Ultra High-Speed Analysis of Free Fatty Acids in Vegetable Oil using ADAM Derivatization by Ultra High-performance Liquid Chromatography

Download PDF May 11, 2017

Introduction

In fatty acid analysis, UV detection at a short wavelength, refractive index detection and evaporative light scattering detection (ELSD) are generally employed. However, in trace analysis, a derivatization method is preferred because it offers much higher sensitivity. There are several derivatization methods for the detection of free fatty acids that require either UV or fluorescence detection. Among them, 9-Anthryldiazomethane (ADAM) is most commonly used because it reacts with fatty acids easily at room temperature and enables a highly sensitive and selective analysis.

Here, the separation and fluorescence detection of free fatty acids in vegetable oil is demonstrated using ADAM derivatization by Ultra High-performance Liquid Chromatography (UHPLC)

JASCO X-LC system

Experimental

Results

Figure 1 shows the procedure for ADAM derivatization and figure 2 shows a reaction mechanism of ADAM reagent.

Figure 1. Procedure for ADAM derivatization.
Figure 2. Reaction mechanism of ADAM reagent with fatty acid

Figure 3 shows the chromatogram of the standard mixture of fatty acids derivatized with ADAM. 11 different fatty acids were separated within 7 minutes.

Figure 3. Chromatogram of the standard mixture of fatty acid derivatized by ADAM. 1: Caprylic acid (C8), 2: Capric acid (C10), 3: Lauric acid (C12), 4: Linolenic acid (C18:3), 5: Myristic acid (C14), 6: Linoleic acid (C18:2), 7: Palmitic acid (C16), 8: Oleic acid (C18:1), 9: Stearic acid (C18), 10: Arachidic acid (C20), 11: Behenic acid (C22) (0.05 mg/mL each in ethyl acetate)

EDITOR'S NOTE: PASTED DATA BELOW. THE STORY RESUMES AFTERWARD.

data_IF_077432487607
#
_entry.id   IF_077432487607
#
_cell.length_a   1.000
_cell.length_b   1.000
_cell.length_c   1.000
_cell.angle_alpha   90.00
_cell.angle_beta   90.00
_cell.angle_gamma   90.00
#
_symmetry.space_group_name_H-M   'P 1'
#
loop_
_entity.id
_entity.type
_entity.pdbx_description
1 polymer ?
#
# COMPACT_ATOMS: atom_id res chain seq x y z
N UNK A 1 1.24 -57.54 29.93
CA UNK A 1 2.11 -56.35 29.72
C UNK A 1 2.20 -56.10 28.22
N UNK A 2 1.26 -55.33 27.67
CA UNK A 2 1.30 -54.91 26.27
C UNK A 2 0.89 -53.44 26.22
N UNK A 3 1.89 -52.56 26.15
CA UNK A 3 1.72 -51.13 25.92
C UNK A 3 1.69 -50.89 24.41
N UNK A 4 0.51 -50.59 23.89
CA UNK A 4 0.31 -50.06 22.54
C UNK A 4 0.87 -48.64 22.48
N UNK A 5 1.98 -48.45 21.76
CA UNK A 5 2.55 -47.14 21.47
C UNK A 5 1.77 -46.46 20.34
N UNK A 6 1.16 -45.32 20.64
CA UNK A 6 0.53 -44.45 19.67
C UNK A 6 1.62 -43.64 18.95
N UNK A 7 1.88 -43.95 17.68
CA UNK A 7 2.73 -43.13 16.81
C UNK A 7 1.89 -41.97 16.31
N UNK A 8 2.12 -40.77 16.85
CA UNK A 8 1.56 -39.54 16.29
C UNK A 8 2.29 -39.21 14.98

Figures 4 and 5 show the chromatograms of fatty acids in rice oil and coconut oil derivatized with ADAM, respectively.

Figure 4. Chromatogram of the ADAM derivative of rice oil. The peak numbers and corresponding compounds are the same as in figure 3.

Preparation. Dissolve 1.0 g of rice oil in 10 mL of ethyl acetate and then follow the procedure for ADAM derivatization as in figure 1.

Figure 5. Chromatogram of the ADAM derivative of coconut oil. The peak numbers are the same as in figure 3.
Preparation : Dissolve 1.0g of coconut oil in 10mL of ethyl acetate and then follow the procedure of ADAM derivatization as in figure 1.
Table 1 shows quantitative value of rice oil and coconut oil.

About the Author

DJ Tognarelli received his B.S. from the University of Richmond where he studied Analytical Chemistry. He is a Chromatography Applications Scientist at JASCO.